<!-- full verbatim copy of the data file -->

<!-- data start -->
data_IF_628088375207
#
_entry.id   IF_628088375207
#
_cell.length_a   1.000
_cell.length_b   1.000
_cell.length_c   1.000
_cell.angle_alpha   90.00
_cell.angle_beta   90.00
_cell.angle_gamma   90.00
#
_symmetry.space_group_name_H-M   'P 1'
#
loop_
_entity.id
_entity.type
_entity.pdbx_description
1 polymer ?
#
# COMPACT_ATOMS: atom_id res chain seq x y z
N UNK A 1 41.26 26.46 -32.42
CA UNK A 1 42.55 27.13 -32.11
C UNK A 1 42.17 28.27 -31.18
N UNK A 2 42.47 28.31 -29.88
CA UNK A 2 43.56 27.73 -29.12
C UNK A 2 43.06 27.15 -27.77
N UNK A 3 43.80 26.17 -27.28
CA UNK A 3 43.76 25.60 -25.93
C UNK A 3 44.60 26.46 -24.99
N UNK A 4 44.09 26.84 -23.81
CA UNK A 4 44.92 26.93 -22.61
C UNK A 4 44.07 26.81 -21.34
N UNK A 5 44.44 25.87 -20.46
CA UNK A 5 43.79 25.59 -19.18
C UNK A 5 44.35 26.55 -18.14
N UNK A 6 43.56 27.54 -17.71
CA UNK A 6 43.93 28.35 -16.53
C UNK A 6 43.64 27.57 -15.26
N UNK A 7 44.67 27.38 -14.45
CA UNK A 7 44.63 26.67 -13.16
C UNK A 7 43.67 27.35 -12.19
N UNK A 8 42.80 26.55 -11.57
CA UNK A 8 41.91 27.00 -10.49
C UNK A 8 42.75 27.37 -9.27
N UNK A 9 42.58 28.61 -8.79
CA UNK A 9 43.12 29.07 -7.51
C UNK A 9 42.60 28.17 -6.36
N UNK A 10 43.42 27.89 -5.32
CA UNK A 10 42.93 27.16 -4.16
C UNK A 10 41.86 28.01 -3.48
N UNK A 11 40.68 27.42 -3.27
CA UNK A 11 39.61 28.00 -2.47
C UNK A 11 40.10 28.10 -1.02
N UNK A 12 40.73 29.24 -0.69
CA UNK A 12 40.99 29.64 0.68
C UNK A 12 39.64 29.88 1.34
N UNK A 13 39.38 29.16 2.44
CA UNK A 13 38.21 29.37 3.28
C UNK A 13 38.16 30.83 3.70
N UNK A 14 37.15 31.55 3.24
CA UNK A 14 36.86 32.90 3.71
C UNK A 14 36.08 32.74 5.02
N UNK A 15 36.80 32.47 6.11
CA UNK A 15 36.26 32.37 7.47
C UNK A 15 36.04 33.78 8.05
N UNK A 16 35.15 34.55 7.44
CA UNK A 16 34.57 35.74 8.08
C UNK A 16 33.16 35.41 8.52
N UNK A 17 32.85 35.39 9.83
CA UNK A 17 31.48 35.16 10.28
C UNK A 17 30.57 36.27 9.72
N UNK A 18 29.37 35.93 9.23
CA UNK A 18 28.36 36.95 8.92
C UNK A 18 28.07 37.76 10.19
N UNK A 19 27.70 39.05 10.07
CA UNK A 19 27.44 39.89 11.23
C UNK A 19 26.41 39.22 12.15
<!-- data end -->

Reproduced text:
data_IF_628088375207
#
_entry.id   IF_628088375207
#
_cell.length_a   1.000
_cell.length_b   1.000
_cell.length_c   1.000
_cell.angle_alpha   90.00
_cell.angle_beta   90.00
_cell.angle_gamma   90.00
#
_symmetry.space_group_name_H-M   'P 1'
#
loop_
_entity.id
_entity.type
_entity.pdbx_description
1 polymer ?
#
# COMPACT_ATOMS: atom_id res chain seq x y z
N UNK A 1 41.26 26.46 -32.42
CA UNK A 1 42.55 27.13 -32.11
C UNK A 1 42.17 28.27 -31.18
N UNK A 2 42.47 28.31 -29.88
CA UNK A 2 43.56 27.73 -29.12
C UNK A 2 43.06 27.15 -27.77
N UNK A 3 43.80 26.17 -27.28
CA UNK A 3 43.76 25.60 -25.93
C UNK A 3 44.60 26.46 -24.99
N UNK A 4 44.09 26.84 -23.81
CA UNK A 4 44.92 26.93 -22.61
C UNK A 4 44.07 26.81 -21.34
N UNK A 5 44.44 25.87 -20.46
CA UNK A 5 43.79 25.59 -19.18
C UNK A 5 44.35 26.55 -18.14
N UNK A 6 43.56 27.54 -17.71
CA UNK A 6 43.93 28.35 -16.53
C UNK A 6 43.64 27.57 -15.26
N UNK A 7 44.67 27.38 -14.45
CA UNK A 7 44.63 26.67 -13.16
C UNK A 7 43.67 27.35 -12.19
N UNK A 8 42.80 26.55 -11.57
CA UNK A 8 41.91 27.00 -10.49
C UNK A 8 42.75 27.37 -9.27
N UNK A 9 42.58 28.61 -8.79
CA UNK A 9 43.12 29.07 -7.51
C UNK A 9 42.60 28.17 -6.36
N UNK A 10 43.42 27.89 -5.32
CA UNK A 10 42.93 27.16 -4.16
C UNK A 10 41.86 28.01 -3.48
N UNK A 11 40.68 27.42 -3.27
CA UNK A 11 39.61 28.00 -2.47
C UNK A 11 40.10 28.10 -1.02
N UNK A 12 40.73 29.24 -0.69
CA UNK A 12 40.99 29.64 0.68
C UNK A 12 39.64 29.88 1.34
N UNK A 13 39.38 29.16 2.44
CA UNK A 13 38.21 29.37 3.28
C UNK A 13 38.16 30.83 3.70
N UNK A 14 37.15 31.55 3.24
CA UNK A 14 36.86 32.90 3.71
C UNK A 14 36.08 32.74 5.02
N UNK A 15 36.80 32.47 6.11
CA UNK A 15 36.26 32.37 7.47
C UNK A 15 36.04 33.78 8.05
N UNK A 16 35.15 34.55 7.44
CA UNK A 16 34.57 35.74 8.08
C UNK A 16 33.16 35.41 8.52
N UNK A 17 32.85 35.39 9.83
CA UNK A 17 31.48 35.16 10.28
C UNK A 17 30.57 36.27 9.72
N UNK A 18 29.37 35.93 9.23
CA UNK A 18 28.36 36.95 8.92
C UNK A 18 28.07 37.76 10.19
N UNK A 19 27.70 39.05 10.07
CA UNK A 19 27.44 39.89 11.23
C UNK A 19 26.41 39.22 12.15